The saddest stories I hear from parents raising a child with a disability don’t involve schools, insurance companies, or hospitals. The stories that elicit the most bitter words, and tears, are the ones about churches that abandon families with a disabled child because they are “just too difficult to deal with.”
This really happens. Too many parents are told, directly and indirectly, by a pastor or church leader or Sunday School volunteer: You do not belong here. This is something no people should hear from their church. This is something that should never cross the lips of ministry leaders — not if they really believe what the Bible says about God’s sovereignty and good design in disability.
But hearing yet another mother’s story of how a church, over the course of years, mistreated her and her child because of disability, it became clear that there are actually some situations when it is a grace from God to feel — or actually be told — that your family is not welcome at a church.
In fact, there are at least four situations when it is good for a church to prefer you leave.
It is good that a church wants you gone if . . .
1. The pastor preaches a health-and-wealth prosperity “gospel.”
The so-called prosperity gospel isn’t just an abhorrent theology, but it is also used to abuse families experiencing disability. After all, as these churches say, if we only had enough faith, the child would not be experiencing this disability. Those kind of senseless lies have a terrible effect on families.
2. The pastor preaches social justice instead of the gospel.
This is the church that neglects the reality of sin and our need for the Savior. Ironically, these churches can often be the most accommodating because they focus on the marginalized. But families experiencing disability need more than accommodation. They need a big God who provides real hope and gives real justice, not merely a divine social worker who offers advice along the way and is frustrated the government isn’t doing more.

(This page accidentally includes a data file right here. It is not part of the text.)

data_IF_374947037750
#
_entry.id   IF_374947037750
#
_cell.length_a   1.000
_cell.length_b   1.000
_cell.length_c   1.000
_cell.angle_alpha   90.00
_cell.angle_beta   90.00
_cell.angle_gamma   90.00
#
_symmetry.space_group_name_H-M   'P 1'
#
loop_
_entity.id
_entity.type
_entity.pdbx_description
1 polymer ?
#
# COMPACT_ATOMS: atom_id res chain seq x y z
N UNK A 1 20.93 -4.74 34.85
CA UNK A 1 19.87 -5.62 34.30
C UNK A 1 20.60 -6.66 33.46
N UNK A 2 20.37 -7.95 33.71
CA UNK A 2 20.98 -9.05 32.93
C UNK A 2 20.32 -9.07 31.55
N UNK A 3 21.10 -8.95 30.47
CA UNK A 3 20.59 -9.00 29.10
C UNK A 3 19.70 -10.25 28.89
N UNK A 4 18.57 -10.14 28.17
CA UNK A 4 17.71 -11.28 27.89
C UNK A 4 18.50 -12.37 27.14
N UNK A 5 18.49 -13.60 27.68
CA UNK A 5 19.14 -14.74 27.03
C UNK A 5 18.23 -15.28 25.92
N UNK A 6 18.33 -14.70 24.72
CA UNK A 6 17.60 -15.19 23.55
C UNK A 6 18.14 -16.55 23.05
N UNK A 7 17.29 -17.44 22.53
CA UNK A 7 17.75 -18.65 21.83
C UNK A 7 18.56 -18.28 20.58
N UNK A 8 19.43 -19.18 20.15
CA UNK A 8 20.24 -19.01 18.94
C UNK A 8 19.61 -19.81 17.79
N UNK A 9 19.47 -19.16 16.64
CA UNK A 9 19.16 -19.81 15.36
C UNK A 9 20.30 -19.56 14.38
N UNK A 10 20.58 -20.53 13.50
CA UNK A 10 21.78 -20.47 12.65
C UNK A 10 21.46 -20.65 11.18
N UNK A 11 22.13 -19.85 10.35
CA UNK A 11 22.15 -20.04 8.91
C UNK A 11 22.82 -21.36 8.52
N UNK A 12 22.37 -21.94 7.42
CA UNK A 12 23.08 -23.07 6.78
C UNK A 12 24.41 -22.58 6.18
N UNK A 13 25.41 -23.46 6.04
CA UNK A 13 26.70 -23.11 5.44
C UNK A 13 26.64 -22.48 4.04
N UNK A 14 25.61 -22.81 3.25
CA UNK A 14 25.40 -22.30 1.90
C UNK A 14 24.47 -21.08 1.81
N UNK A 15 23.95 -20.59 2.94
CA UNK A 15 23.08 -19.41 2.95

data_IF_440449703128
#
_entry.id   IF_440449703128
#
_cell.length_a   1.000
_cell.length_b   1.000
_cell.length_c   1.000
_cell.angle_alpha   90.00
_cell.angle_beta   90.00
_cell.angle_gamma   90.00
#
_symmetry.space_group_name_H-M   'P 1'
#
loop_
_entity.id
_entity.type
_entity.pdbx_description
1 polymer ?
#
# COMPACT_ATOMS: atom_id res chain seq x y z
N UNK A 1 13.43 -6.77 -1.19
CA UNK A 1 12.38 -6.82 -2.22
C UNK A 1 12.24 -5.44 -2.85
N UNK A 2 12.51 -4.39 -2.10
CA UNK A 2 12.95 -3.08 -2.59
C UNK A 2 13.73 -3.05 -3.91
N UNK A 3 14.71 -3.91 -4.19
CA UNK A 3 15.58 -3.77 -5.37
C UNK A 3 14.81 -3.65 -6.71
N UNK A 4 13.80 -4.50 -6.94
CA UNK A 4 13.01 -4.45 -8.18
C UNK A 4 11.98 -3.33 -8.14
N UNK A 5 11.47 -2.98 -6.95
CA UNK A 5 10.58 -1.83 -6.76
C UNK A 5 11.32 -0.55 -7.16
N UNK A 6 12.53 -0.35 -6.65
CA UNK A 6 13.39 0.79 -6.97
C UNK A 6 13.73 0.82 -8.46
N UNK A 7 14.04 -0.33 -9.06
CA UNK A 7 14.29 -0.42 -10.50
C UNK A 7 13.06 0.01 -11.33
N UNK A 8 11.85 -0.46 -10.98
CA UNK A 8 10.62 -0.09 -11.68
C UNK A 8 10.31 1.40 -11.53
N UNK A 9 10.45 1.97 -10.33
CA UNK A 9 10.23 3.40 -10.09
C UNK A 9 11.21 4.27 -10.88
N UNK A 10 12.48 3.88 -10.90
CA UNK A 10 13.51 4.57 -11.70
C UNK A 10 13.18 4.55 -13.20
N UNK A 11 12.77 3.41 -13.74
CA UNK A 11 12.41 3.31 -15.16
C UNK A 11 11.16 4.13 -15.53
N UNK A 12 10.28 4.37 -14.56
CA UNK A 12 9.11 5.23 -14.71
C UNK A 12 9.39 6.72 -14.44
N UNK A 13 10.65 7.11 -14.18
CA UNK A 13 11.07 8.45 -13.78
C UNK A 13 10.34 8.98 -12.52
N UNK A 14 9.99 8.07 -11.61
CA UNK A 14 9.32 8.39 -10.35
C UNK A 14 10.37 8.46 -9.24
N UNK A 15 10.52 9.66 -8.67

3. The church embraces a culture of entertainment over serious exposition of God’s word.
Some churches might be disappointed that their awesome music, incredible activities, and trendy aesthetics are not that relevant to everyone. Some churches would rather lead by their hipness than by providing real answers to questions about God’s goodness in the face of suffering.
4. The church prizes affluence over the Calvary road.
“Families experiencing disability need a big God who provides real hope.”
Some churches love orderliness. They value tidiness and a certain way to do everything. This is when the standards are set so high and are so unbiblical that children with disabilities and their families are incapable of meeting them. This kind of church is more loyal to their way of doing things than to serving a family in need.
In these cases, it is a gift and protection from God that he drives us away from such places.
But with that said, sometimes churches can be perplexed or even frightened by the issue of disability. Some churches might not know what to do, even though they love God and his word. In instances like this, when the church is centered on the gospel, we can show our confidence in God by being patient — by trusting God to grow the church and work in the hearts of its leaders.
Yes, God is powerful enough to give us the grace to stand in such circumstances. And then, in some circumstances, he is gracious enough to move us on.